New York is a must-visit state for those who long to eat some of the country's best-known dishes. Thanks to its bustling culinary scene and notable crop of culinary schools, it is a popular destination for those who want to learn to cook, too.
A taste of New York's culinary scene
It is impossible to discuss New York state's culinary profile without mentioning New York City, which is somewhat of a national culinary mecca for chefs and foodies alike. What makes New York City's food scene so dynamic is its diverse population: Virtually all cultures -- and their cuisine -- are represented here, and in a variety of venues. According to Zagat (zagat.com, 2011), New York City -- and thus New York state -- plays host to some of the nation's finest chefs, including chefs Jean-Georges Vongerichten, Mario Batali and Bobby Flay. It is home to hundreds of food trucks, diners and street-cart vendors. If someone wants it, chances are they can get it somewhere in New York. Still, some foods are so quintessentially New York that they deserve their own recognition. According to The New York Times (nytimes.com, 2012), these include New York-style pizza, cheesecake, Manhattan clam chowder, and bagels. Kosher deli classics, like pastrami and Jewish rye, are also among the state's culinary landmarks. Even the all-American classic hot dog was redefined here, as landmarks Nathan's and Coney Island can affirm.
New York's notable food scene extends far beyond New York City, however. The state's coastal position gives it access to plenty of fresh seafood, which takes center stage in sushi or seafood restaurants across the state. Also, given its central position in the American Northeast, New York has embraced a number of regional favorites from beyond its borders, including Philadelphia's famous cheese steak sandwiches or southern Boston's corned beef and mash. The state is also a staging ground for a number of culinary movements, including the slow, sustainable and farm-to-table trends. From rich or comfort food to light and healthy cuisine, New York has it all.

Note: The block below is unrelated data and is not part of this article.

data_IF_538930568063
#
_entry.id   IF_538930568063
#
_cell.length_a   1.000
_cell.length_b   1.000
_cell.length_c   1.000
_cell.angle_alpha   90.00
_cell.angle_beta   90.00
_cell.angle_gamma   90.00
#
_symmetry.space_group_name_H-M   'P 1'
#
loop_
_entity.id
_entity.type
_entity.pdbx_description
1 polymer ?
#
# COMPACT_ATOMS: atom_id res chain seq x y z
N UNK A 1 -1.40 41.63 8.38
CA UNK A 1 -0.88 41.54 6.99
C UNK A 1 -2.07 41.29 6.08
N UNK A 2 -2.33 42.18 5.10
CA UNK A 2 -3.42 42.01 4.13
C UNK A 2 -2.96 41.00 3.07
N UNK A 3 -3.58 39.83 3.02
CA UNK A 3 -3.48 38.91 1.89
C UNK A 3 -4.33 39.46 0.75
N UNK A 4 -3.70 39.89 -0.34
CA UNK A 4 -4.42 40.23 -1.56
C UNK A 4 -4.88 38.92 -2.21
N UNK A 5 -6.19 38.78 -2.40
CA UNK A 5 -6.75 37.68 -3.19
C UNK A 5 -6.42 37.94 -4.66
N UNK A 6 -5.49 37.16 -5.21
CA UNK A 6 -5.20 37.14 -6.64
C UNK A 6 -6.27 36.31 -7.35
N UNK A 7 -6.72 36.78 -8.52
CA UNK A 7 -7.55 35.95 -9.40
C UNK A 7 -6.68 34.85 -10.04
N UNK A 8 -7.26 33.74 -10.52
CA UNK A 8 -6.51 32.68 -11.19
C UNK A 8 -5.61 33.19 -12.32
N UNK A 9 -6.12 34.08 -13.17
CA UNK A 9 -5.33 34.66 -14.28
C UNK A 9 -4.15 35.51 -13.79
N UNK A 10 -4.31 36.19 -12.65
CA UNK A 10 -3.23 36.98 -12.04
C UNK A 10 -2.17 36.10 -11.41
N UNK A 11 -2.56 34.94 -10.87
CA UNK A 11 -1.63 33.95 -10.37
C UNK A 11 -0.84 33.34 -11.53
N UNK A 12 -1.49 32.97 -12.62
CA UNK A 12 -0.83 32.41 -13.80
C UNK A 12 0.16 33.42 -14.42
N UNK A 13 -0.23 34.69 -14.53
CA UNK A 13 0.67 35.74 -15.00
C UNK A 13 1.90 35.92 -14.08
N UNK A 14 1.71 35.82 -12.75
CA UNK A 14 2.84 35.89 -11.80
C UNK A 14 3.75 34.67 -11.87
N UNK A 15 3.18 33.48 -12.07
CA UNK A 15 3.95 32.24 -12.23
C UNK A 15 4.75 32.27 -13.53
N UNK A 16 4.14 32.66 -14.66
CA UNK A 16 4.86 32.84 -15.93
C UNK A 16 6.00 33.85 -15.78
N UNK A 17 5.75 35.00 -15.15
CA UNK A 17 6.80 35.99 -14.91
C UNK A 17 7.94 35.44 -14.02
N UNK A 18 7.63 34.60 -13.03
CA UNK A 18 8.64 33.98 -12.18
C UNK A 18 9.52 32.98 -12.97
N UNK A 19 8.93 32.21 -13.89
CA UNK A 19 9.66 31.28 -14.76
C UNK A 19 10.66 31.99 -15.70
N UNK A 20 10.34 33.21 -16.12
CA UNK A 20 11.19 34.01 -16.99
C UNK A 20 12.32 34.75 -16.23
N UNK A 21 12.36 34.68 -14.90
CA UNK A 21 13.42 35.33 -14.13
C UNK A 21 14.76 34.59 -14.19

Culinary schools in New York: Learn by doing
For those considering culinary schools in New York, the state's food scene may be reason enough to make the move. Another reason to consider settling here: New York's culinary industry is booming. According to a report from the National Restaurant Association (restaurant.org, 2013), restaurants will generate a projected $33.6 billion in sales in 2013 and account for about 751,000 jobs. The group also projects that between 2013 and 2023, New York will add 50,600 new restaurant jobs. This is significant, because every dollar spent in a New York restaurant adds an additional $.88 in sales to the state economy, so that for every $1 million spent, 20.6 new jobs are created. All of this could generate tremendous opportunity for future culinary pros considering culinary schools in New York.
Perhaps another reason New York may be the ideal launching pad for one's culinary career is its roster of respectable chefs who can serve as mentors to those new to the field. Whether their goals are personal culinary enrichment or to fulfill an externship requirement, culinary students may find that New York's restaurants can make dynamic classrooms, and its cast of seasoned chefs knowledgeable teachers.
New York Restaurant Industry At A Glance, http://www.restaurant.org/Downloads/PDFs/State-Statistics/newyork
New York City Food Lover's Guide: Who Came Out on Top?, http://www.zagat.com/buzz/new-york-city-food-lovers-guide-who-came-out-on-top
Lost, Then Found: New York Classics, http://www.nytimes.com/2012/08/01/dining/lost-then-found-new-york-food-classics.html?pagewanted=all&_r=0
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